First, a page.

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Computer Chess

September 01, 2011

There has always been a quizzically analytical element to Andrew Bujalski’s films, and it comes to the fore in “Computer Chess,” his fourth feature, an extraordinarily inventive and richly textured period piece that is set in the world of competitive programming in 1980, in the early days of personal computing. The era is captured with sharply perceptive clothing, styles, and furnishings, as well as “portable” computers that need groups of people to schlep and load into vans, and the period tone is ratcheted up by Bujalski’s decision to make the film with vintage video equipment (his camera, he says in a director’s statement, was manufactured in 1969), yielding a low-contrast black-and-white image that recovers both the strangeness and the immediacy of early video (reminiscent, for instance, of the experience of seeing oneself live on closed-circuit television—an experience captured by Robert Aldrich at the start of the 1968 film “The Legend of Lylah Clare”). The hotel where the programmers battle in a weekend-long chess match is also being used by an encounter group where a guru-like leader and his acolytes attempt to get in touch with their repressed erotic feelings and liberate their stifled intimacy, and Bujalski shrewdly pairs them as contrasting yet parallel modes of mind-expansion—knowing, as he does, that history proves the rise of the computer and its surrogate intelligence as an even more powerful tool for transforming the very notion of human identity. His competitors have a host of inhibitions and peculiarities that are famously endemic to tech nerds, a setup that he mines for the stifled soulfulness and even latent eroticism of powerful intellectual endeavor, as well as for the madness of genius and the expanding, interconnected set of entrepreneurs, predators, and litigators that has accreted around this once-specialized, now-central practice. - Richard Brody, The New Yorker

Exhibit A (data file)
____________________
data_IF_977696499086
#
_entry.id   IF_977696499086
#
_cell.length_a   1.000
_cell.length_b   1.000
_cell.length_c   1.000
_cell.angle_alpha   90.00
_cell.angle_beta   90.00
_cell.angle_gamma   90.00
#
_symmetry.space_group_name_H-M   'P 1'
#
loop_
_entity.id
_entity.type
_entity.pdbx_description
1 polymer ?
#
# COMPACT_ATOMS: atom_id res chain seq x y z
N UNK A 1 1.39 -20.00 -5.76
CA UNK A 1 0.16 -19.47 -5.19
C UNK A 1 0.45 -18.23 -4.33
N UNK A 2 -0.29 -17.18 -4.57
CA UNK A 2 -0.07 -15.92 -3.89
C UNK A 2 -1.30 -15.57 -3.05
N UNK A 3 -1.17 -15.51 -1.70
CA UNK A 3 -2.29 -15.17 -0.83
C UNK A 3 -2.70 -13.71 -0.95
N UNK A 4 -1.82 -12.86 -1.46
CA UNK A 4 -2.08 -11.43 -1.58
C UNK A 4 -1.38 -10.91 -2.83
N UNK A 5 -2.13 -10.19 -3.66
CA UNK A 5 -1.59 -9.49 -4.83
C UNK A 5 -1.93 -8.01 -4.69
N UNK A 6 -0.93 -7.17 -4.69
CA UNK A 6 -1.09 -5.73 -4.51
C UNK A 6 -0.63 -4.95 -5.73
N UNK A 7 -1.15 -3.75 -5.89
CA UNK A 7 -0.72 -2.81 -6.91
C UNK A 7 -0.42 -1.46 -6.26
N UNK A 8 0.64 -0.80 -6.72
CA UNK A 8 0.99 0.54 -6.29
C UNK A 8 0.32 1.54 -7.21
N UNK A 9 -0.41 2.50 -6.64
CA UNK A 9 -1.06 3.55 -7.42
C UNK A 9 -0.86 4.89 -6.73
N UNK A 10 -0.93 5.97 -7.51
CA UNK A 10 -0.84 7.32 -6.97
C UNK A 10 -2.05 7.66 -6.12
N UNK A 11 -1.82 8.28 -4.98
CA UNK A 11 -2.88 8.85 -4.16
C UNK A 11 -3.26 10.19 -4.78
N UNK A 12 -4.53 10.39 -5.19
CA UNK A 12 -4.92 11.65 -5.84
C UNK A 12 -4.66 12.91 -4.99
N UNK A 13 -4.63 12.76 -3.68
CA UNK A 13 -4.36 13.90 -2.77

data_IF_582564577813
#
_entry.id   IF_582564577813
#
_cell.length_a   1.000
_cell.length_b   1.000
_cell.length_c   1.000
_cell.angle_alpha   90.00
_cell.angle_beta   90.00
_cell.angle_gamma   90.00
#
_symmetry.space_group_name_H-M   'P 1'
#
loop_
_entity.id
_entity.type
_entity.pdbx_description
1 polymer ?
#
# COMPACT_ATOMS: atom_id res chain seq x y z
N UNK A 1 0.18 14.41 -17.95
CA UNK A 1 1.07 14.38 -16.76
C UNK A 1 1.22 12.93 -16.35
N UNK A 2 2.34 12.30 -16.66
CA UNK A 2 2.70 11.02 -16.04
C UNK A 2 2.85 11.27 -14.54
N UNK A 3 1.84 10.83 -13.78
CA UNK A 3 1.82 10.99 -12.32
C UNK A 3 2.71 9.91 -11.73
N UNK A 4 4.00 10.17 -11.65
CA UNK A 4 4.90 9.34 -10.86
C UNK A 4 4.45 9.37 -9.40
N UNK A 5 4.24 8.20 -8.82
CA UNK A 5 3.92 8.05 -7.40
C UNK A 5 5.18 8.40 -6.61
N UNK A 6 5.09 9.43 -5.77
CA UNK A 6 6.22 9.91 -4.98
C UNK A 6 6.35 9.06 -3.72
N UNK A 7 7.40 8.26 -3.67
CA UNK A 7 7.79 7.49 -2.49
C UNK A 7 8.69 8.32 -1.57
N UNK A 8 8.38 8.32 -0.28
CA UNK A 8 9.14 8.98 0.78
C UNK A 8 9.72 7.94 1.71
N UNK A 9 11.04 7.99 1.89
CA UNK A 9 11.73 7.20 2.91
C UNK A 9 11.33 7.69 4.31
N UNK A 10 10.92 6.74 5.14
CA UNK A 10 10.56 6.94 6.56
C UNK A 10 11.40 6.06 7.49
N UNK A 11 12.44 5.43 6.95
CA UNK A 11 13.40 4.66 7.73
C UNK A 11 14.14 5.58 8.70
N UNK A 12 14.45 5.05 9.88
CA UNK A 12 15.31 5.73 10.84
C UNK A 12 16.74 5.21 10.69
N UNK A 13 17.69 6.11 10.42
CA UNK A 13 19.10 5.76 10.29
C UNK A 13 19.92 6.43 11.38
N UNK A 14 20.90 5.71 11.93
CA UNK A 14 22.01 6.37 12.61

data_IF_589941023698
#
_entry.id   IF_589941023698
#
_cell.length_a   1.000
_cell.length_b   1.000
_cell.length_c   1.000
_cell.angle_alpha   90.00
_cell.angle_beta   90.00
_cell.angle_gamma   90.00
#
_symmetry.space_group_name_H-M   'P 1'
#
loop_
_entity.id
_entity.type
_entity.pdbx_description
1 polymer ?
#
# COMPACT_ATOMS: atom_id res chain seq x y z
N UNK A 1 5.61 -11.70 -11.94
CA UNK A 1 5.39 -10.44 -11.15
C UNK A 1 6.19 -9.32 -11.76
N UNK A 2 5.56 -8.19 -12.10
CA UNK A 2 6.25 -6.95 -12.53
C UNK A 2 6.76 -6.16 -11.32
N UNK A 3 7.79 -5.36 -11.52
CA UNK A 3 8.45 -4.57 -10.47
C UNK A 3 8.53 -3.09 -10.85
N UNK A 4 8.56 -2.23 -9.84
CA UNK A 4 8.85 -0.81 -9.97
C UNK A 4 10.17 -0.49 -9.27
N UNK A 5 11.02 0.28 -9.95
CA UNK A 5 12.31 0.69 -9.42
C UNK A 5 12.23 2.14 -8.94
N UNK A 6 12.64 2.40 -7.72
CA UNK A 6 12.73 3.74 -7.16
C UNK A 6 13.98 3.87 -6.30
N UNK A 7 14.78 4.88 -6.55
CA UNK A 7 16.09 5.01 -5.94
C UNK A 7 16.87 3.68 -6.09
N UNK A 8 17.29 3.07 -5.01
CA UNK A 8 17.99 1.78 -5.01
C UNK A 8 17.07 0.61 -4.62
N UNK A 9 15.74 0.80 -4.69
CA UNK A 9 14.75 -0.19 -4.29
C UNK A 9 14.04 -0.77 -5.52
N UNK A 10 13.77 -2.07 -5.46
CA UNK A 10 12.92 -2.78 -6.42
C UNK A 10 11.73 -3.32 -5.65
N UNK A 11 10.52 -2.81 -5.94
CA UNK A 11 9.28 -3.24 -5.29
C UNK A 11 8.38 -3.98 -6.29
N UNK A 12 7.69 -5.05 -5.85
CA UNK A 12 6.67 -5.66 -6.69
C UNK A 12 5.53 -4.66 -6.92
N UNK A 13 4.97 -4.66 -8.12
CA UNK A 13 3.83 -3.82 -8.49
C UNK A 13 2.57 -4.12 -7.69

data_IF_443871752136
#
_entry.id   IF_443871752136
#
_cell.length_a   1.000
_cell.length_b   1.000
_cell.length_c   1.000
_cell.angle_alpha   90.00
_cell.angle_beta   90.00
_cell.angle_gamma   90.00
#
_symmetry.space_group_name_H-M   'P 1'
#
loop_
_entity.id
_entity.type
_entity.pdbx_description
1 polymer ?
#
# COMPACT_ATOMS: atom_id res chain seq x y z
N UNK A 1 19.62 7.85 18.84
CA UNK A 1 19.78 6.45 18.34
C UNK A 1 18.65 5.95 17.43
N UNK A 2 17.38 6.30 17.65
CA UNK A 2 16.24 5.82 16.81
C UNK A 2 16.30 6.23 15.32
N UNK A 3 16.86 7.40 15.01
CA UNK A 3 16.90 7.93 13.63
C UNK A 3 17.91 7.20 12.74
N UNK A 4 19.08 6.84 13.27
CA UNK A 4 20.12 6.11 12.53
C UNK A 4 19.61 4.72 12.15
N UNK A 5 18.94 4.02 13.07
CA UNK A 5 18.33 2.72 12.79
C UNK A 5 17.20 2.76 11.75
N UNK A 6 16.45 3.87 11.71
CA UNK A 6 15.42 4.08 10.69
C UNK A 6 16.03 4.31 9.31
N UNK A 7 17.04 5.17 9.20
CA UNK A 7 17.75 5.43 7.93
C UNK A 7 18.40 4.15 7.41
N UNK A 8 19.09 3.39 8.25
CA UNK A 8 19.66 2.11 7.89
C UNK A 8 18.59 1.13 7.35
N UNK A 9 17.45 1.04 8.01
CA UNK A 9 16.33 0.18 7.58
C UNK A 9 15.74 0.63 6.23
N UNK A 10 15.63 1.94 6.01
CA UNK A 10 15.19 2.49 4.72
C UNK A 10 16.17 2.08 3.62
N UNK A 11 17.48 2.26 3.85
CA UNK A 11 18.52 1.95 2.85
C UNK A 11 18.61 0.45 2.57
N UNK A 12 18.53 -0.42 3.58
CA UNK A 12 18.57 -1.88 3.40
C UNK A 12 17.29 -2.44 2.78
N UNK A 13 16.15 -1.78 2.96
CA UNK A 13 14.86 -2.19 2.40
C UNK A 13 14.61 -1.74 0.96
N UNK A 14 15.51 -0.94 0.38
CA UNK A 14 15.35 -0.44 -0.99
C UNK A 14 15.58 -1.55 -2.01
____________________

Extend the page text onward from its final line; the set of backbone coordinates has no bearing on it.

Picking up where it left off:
I performed-in, as well as programmed & worked as a motion graphics artist for the feature Computer Chess, directed by Andrew Bujalski.